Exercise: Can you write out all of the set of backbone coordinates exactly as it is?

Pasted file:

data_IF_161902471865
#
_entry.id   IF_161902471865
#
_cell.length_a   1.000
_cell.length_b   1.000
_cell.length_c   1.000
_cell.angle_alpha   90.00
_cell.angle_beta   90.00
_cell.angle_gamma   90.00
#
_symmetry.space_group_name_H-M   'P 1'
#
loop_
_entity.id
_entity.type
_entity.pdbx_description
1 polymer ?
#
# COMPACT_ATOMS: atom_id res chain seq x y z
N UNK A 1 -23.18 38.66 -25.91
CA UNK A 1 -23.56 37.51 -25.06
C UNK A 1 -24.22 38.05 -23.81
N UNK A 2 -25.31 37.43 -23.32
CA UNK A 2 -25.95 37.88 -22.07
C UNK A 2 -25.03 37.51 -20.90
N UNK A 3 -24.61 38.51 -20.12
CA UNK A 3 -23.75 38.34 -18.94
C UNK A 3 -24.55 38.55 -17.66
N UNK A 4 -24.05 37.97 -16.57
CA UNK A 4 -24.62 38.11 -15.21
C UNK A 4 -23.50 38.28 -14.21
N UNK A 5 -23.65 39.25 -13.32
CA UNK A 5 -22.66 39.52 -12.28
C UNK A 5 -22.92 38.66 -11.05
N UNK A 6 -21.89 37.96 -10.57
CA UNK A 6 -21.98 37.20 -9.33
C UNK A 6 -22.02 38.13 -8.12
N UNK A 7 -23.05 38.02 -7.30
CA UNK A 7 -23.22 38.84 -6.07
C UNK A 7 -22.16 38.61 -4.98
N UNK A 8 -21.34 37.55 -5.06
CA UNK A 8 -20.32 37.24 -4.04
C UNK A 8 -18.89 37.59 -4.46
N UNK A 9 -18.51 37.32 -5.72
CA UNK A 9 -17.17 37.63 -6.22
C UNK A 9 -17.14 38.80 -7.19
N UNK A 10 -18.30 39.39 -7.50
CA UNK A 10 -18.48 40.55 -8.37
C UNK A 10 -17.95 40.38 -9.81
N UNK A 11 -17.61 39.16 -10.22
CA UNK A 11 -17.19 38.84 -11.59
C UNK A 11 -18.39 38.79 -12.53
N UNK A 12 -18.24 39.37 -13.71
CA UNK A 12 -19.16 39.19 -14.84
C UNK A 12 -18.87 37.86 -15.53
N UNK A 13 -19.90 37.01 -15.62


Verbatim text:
data_IF_161902471865
#
_entry.id   IF_161902471865
#
_cell.length_a   1.000
_cell.length_b   1.000
_cell.length_c   1.000
_cell.angle_alpha   90.00
_cell.angle_beta   90.00
_cell.angle_gamma   90.00
#
_symmetry.space_group_name_H-M   'P 1'
#
loop_
_entity.id
_entity.type
_entity.pdbx_description
1 polymer ?
#
# COMPACT_ATOMS: atom_id res chain seq x y z
N UNK A 1 -23.18 38.66 -25.91
CA UNK A 1 -23.56 37.51 -25.06
C UNK A 1 -24.22 38.05 -23.81
N UNK A 2 -25.31 37.43 -23.32
CA UNK A 2 -25.95 37.88 -22.07
C UNK A 2 -25.03 37.51 -20.90
N UNK A 3 -24.61 38.51 -20.12
CA UNK A 3 -23.75 38.34 -18.94
C UNK A 3 -24.55 38.55 -17.66
N UNK A 4 -24.05 37.97 -16.57
CA UNK A 4 -24.62 38.11 -15.21
C UNK A 4 -23.50 38.28 -14.21
N UNK A 5 -23.65 39.25 -13.32
CA UNK A 5 -22.66 39.52 -12.28
C UNK A 5 -22.92 38.66 -11.05
N UNK A 6 -21.89 37.96 -10.57
CA UNK A 6 -21.98 37.20 -9.33
C UNK A 6 -22.02 38.13 -8.12
N UNK A 7 -23.05 38.02 -7.30
CA UNK A 7 -23.22 38.84 -6.07
C UNK A 7 -22.16 38.61 -4.98
N UNK A 8 -21.34 37.55 -5.06
CA UNK A 8 -20.32 37.24 -4.04
C UNK A 8 -18.89 37.59 -4.46
N UNK A 9 -18.51 37.32 -5.72
CA UNK A 9 -17.17 37.63 -6.22
C UNK A 9 -17.14 38.80 -7.19
N UNK A 10 -18.30 39.39 -7.50
CA UNK A 10 -18.48 40.55 -8.37
C UNK A 10 -17.95 40.38 -9.81
N UNK A 11 -17.61 39.16 -10.22
CA UNK A 11 -17.19 38.84 -11.59
C UNK A 11 -18.39 38.79 -12.53
N UNK A 12 -18.24 39.37 -13.71
CA UNK A 12 -19.16 39.19 -14.84
C UNK A 12 -18.87 37.86 -15.53
N UNK A 13 -19.90 37.01 -15.62